Obama’s Iraq strategy boils down to ‘don’t lose’

Updated July 09, 2015

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Obama might leave as the president who lost the Iraq War, not the president who ended it. — Official White House photo by Pete Souza
Obama might leave as the president who lost the Iraq War, not the president who ended it. — Official White House photo by Pete Souza

If you’ve been following the crisis in Greece, you may not have noticed, but President Barack Obama held a news conference on Monday at the Pentagon that will be significant for his legacy. What was important was not so much what he said as what he didn’t say: that there’s any chance of defeating the self-styled Islamic State group in the foreseeable future. Instead, the president emphasised that the fight against the insurgent group will be “long” and that experience has shown that it can be “degraded” only with effective local ground forces.

In effect, Obama was acknowledging that when he leaves office, the IS will still be around. And he was signalling that his real objective now is to keep the militants from entering Baghdad before his presidency ends. If this sounds familiar, it should: it’s basically the same strategy the US has been taking toward the Taliban in Afghanistan. Obama apparently thinks he can’t win the IS war any more than he can win in Afghanistan — but he also doesn’t want to lose either one.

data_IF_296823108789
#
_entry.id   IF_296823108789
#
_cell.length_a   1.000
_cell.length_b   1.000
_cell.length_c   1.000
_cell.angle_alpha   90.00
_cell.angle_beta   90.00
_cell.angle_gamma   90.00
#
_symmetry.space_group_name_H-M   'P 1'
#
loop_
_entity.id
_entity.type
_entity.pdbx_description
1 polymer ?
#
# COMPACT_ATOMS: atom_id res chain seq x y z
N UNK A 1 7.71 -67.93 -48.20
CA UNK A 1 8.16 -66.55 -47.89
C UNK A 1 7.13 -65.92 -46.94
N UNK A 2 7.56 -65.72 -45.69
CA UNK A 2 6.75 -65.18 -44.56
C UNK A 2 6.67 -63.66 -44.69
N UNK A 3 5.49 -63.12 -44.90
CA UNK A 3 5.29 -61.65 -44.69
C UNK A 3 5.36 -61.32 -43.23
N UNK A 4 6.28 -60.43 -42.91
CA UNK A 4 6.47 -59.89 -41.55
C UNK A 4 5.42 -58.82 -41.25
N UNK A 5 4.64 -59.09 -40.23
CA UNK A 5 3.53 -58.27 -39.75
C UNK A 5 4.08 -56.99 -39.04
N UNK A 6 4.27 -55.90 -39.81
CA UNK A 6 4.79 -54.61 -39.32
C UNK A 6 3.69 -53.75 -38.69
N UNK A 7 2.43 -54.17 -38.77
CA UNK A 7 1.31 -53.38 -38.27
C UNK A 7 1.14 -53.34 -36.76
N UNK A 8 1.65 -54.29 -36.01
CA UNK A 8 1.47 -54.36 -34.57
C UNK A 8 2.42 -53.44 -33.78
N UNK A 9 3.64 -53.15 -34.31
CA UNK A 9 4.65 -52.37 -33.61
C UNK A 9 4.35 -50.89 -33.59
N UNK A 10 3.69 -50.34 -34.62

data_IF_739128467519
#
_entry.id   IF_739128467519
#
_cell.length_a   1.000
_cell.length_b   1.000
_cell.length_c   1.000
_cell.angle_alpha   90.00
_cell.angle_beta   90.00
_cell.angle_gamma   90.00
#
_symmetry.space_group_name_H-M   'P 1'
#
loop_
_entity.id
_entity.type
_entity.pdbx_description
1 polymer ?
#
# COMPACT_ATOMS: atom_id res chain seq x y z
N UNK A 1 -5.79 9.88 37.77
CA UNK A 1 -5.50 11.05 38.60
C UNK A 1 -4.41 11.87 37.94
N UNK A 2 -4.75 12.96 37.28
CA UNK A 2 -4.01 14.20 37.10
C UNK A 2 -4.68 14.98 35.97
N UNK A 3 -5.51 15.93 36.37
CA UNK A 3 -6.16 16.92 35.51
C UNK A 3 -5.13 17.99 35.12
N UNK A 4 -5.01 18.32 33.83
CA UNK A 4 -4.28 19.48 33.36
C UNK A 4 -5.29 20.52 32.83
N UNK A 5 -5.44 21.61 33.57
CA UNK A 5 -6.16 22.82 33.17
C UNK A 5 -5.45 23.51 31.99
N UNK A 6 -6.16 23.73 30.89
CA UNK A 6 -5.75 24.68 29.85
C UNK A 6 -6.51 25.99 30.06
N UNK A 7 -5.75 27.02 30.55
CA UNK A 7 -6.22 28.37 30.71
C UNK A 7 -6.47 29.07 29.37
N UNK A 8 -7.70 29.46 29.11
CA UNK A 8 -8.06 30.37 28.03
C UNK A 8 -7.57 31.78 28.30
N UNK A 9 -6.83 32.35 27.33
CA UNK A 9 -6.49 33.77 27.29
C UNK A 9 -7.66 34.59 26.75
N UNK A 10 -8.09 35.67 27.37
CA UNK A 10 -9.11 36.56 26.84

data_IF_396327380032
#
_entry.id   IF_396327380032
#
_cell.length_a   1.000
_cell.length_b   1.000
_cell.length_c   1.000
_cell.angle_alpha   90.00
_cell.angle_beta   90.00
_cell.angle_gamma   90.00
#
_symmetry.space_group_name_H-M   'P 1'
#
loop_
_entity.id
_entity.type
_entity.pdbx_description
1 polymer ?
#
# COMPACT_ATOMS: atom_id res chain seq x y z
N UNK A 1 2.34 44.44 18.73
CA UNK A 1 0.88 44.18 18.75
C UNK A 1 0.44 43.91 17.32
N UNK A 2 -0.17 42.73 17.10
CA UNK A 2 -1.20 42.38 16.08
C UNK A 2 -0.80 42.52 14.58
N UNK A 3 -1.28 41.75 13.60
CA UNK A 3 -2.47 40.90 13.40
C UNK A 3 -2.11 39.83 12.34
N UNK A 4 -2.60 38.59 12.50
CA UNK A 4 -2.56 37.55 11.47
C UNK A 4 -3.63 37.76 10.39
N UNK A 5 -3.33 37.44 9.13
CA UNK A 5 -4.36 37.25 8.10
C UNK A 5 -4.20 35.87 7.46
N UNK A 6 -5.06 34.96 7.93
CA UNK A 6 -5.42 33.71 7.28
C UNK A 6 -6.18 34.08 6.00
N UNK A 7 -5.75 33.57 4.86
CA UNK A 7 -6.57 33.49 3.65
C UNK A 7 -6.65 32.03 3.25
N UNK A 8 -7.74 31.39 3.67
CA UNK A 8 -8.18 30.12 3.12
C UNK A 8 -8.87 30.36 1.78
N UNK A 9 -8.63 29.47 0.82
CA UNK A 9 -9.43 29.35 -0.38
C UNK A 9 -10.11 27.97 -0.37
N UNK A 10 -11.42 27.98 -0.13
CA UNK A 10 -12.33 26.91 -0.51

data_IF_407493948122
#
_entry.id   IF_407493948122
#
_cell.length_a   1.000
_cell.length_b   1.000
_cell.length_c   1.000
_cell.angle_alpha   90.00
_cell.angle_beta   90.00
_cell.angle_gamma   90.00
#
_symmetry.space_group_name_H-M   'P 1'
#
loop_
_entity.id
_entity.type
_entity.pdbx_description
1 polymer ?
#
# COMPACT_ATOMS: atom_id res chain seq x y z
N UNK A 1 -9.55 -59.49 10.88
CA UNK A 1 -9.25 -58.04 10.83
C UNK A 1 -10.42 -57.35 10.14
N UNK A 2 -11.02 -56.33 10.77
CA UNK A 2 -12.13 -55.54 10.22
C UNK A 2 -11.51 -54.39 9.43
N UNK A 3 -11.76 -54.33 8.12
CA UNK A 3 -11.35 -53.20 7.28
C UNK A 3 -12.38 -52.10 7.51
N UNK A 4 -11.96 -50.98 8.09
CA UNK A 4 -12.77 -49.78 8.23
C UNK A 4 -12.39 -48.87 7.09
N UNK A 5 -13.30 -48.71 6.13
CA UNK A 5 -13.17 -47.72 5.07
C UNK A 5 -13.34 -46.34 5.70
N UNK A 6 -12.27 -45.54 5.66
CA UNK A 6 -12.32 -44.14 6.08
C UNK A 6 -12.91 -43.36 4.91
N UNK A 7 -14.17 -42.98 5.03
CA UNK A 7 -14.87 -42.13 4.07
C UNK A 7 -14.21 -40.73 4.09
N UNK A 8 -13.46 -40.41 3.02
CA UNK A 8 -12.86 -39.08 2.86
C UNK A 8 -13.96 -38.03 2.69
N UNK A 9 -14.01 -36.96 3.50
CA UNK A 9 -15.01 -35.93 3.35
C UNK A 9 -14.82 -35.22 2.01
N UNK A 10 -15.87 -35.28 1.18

So why, you might well ask, would Obama bother to hold a Pentagon news conference about IS if he had little more to say than that the US supports the Iraqi plan to retake Ramadi?

The answer, almost certainly, is that he was trying to do two incompatible things. First, he wanted to make it appear as if the US and Iraq have a coordinated strategy against IS.

Several months ago, the Pentagon wanted the Iraqis to focus on taking back the strategically important city of Mosul.